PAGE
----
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Sherrardspark Wood

Sherrardspark Wood is one of Hertfordshire's largest and most important oak and hornbeam woodlands.

Wood anemones

Sherrardspark Wood extends to approximately 80 hectares (200 acres) and has some of the county's finest oak and hornbeam trees, as well as a wide range of wildlife including birds, plants, mammals and fungi.

Access

There is a small car park on the north side off Rectory Road and many other entrances from residential roads in Welwyn Garden City, including Reddings, Pentley Park and Woodland Rise. A good, level route suitable for less mobile visitors or those in wheelchairs starts from the car park behind Campus West, Welwyn Garden City, and follows the Ayot Way through the wood to the B197 and the Red Lion public house. There is an extensive network of way-marked paths which can be explored by visitors on foot, horseback and bicycle.

Woodland Leaflet

An attractive folding leaflet about Sherrardspark Wood is available from the Wood Wardens and from the council's Campus East Reception.  The leaflet tells the history of the wood, describes the wildlife you can see on your walk and suggests ways you can help look after the wood.  It unfolds to reveal a map of the wood showing all the footpaths and bridleways.

Woodland Management Update

Sefton Plantation in Sherrards Park Wood

All work in the wood follows a plan agreed with the Forestry Commission and Natural England, and aims to maintain and enhance the wood's biodiversity while simultaneously encouraging informal recreation and enjoyment. During autumn and winter 2016/17, the following work will take place:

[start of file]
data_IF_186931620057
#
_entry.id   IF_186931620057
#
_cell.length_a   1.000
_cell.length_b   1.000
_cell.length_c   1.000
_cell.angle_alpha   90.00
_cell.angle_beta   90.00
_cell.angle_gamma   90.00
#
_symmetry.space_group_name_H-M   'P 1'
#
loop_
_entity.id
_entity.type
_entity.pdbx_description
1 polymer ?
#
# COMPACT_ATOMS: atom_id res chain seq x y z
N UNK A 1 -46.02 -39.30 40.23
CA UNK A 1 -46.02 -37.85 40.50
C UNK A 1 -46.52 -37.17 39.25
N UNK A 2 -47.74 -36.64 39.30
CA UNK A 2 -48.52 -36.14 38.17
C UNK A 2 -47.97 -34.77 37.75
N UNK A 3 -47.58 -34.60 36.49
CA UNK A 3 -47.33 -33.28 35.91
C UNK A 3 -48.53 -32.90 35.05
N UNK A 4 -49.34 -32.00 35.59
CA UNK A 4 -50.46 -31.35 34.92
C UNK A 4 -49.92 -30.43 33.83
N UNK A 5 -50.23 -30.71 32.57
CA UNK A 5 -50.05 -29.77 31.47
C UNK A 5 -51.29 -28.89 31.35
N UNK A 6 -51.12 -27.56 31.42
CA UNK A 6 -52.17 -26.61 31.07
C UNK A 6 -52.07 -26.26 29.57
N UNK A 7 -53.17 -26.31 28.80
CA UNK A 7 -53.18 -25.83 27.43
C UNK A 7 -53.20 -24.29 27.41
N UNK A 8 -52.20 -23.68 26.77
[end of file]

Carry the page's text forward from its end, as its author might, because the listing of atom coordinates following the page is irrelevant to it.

• Thinning of dense holly thicket near Templewood School to restore light and space beneath mature oak trees to encourage germination of more oak and hornbeam seedlings for the future
  • Coppicing of another 0.5 hectare in Brocks Wood.  The Wood Wardens will fell mostly hornbeam trees, leaving stumps that will produce new bushy growth within 2-3 years.  Good oak, ash, cherry and rowan trees will be retained as sources of seed for new trees. After a few years the area will turn into a dense thicket of vegetation ideal for birds and small mammals.
  • Any large gaps in the new coppice area will be planted with mainly hornbeam and hazel.  [During the early part of 2016, throughout the whole of Brocks Wood, the Wood Wardens planted 43 oak trees, 153 hornbeams, 27 hawthorns, 27 wild cherries, 134 hazels and 36 honeysuckles.]

Volunteers

Although large-scale forestry operations are carried out by specialist contractors, hundreds of hours of spare time is enthusiastically given by the Sherrardspark Wood Wardens Society who work two mornings each week.

Wide woodland rides
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